[00:16:58] John Cordray: And I, and I always say [00:17:00] that that is really important for you, even if you're not a mental health profess. It's important for you to know that because you, you need to know that, that your therapist might be struggling and might need the extra help from someone like Wendy with their private practice, because if they don't know how to do it, well inevitably the private practice is gonna shut down.

[00:17:25] Wendy Kendall: Yeah. So this is a really key point of my mission with all of this as well, John. It's really great you brought that up. We need mental health practitioners more than ever, right? Absolutely. We need people to, to feel confident in running their practices so that the running of the practice is not. So emotionally challenging as well.

[00:17:51] Wendy Kendall: So you know, you talk about how to run a business and you are absolutely right. The learning, the business skills [00:18:00] is another task that we need to take on when we learn how to run a private practice. What I have found though, what really strikes me is how much we also need to learn how to be a business person and how that raises so many questions for us in private practice because we have all of these other ethical and social concerns about wanting to be there for our clients.

[00:18:29] Wendy Kendall: And yeah, it just creates certain amount of tension. and that, you know, if we can help people in private practice to feel much more confident, calm, connected, et cetera, all of, you know, bring in more of these qualities of self and helping them to just feel a lot more space inside so they know when they're working with clients, it feels.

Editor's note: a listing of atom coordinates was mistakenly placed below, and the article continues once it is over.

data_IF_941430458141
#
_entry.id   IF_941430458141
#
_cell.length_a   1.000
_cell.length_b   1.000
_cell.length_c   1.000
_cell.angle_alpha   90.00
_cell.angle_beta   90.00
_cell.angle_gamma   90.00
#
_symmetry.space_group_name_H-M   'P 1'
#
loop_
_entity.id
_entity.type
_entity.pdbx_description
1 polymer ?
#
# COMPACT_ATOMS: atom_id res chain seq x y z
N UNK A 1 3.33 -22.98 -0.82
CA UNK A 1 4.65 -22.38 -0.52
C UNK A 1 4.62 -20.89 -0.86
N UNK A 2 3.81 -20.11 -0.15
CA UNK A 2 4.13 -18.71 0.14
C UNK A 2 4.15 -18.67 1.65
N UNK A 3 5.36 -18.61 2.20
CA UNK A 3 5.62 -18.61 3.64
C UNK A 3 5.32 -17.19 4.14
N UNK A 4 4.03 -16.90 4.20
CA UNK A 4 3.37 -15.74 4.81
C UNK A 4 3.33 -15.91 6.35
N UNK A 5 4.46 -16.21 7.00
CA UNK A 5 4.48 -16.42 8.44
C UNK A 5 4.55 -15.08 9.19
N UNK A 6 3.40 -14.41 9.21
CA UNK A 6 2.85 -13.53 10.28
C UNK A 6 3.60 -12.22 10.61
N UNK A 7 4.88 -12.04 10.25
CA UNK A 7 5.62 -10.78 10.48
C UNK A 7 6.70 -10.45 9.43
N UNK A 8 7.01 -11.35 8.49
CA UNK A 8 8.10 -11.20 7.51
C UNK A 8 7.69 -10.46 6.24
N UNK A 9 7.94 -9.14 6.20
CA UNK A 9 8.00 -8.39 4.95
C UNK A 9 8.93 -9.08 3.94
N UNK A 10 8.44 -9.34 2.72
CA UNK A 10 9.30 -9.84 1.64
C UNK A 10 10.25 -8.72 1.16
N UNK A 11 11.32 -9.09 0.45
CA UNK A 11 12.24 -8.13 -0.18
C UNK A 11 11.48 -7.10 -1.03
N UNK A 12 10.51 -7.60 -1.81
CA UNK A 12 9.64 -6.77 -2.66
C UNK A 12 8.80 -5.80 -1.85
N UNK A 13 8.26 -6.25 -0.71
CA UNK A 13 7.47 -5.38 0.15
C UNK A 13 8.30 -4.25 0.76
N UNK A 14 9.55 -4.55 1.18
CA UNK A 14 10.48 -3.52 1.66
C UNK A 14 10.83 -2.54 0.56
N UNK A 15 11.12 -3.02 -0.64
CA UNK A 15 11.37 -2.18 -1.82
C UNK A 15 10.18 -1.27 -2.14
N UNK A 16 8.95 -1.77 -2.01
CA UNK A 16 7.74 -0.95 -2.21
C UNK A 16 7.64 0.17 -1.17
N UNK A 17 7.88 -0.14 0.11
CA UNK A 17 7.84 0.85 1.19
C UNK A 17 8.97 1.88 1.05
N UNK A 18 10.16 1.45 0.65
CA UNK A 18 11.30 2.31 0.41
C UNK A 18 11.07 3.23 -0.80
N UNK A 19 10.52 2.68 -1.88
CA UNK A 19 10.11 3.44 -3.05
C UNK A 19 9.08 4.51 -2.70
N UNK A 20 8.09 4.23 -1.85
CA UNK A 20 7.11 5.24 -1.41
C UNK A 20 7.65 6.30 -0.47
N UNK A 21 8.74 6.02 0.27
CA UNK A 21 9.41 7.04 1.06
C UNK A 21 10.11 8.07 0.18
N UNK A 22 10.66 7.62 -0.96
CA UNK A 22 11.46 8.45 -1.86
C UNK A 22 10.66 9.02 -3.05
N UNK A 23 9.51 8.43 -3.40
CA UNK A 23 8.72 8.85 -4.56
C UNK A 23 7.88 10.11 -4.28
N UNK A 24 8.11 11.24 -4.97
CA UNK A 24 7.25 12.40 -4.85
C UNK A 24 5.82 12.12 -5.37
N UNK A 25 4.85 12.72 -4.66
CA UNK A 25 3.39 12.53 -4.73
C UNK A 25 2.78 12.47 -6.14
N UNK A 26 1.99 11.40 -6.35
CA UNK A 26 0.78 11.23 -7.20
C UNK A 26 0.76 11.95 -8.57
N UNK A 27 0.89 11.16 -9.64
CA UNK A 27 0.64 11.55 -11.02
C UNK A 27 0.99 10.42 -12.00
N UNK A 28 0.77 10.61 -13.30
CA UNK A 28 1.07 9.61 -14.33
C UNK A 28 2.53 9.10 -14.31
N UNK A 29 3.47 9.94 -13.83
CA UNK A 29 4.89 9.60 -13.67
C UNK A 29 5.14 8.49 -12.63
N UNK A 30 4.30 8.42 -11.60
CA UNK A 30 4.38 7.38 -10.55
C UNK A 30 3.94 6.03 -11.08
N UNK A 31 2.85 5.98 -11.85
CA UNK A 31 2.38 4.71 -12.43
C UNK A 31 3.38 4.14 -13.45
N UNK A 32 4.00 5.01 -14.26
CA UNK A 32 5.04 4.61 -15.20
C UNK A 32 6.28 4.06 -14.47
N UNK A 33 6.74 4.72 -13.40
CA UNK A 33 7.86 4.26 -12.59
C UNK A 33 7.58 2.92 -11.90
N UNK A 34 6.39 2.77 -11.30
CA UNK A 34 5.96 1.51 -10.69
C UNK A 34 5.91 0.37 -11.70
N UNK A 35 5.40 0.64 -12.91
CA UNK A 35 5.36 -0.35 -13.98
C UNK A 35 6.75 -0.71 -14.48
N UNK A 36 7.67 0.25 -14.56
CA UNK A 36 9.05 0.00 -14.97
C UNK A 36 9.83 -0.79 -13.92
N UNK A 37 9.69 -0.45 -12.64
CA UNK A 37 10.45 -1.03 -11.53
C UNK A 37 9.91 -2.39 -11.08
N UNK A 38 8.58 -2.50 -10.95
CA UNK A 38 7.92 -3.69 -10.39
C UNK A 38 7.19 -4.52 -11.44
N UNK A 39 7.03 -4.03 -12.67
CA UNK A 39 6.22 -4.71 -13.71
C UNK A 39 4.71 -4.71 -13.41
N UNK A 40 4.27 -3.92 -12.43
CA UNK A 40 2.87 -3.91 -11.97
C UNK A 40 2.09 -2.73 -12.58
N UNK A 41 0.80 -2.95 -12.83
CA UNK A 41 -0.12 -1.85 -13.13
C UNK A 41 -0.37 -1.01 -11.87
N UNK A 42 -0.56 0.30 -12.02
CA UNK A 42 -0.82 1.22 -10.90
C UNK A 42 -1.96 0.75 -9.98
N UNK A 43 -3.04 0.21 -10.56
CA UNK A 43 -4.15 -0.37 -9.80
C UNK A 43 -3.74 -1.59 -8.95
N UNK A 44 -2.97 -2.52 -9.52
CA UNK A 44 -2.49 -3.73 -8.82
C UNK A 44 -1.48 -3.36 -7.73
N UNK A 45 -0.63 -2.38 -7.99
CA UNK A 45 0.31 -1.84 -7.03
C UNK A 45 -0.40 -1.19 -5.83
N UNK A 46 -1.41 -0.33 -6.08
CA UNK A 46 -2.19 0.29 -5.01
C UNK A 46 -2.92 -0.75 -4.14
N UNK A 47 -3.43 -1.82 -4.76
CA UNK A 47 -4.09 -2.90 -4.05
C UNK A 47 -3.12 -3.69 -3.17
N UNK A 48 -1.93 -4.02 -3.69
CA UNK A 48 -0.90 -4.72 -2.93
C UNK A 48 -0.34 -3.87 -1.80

[00:18:58] Wendy Kendall: Good. They can feel [00:19:00] connected. When they're working on their practice, they don't feel so isolated or overwhelmed or de-skilled and you know, all of that. That just adds to the overwhelmed bucket. 

[00:19:12] John Cordray: You're exactly right, and it translates into the session right now. The therapist wouldn't want that. The psychologists wouldn't want that, but it does.

[00:19:20] John Cordray: I mean, things that happen in our lives, in our environment, it does affect us because we're human beings. And we can't, we can't keep the bad things from happening to us. And, and sometimes it could affect us. And so if your private practice is not going well, you're gonna be worried about that. You brought that up earlier.

[00:19:40] John Cordray: You're gonna be worried about that. In the back of your mind, you're thinking, oh my gosh, I, I'm, I'm not doing well here in my practice, but I have to focus on this client in, in. And it's hard to do that sometimes, but if, if the, the therapist can build their confidence level of the business side of things, [00:20:00] it's going to also build the confidence on the therapy side of things.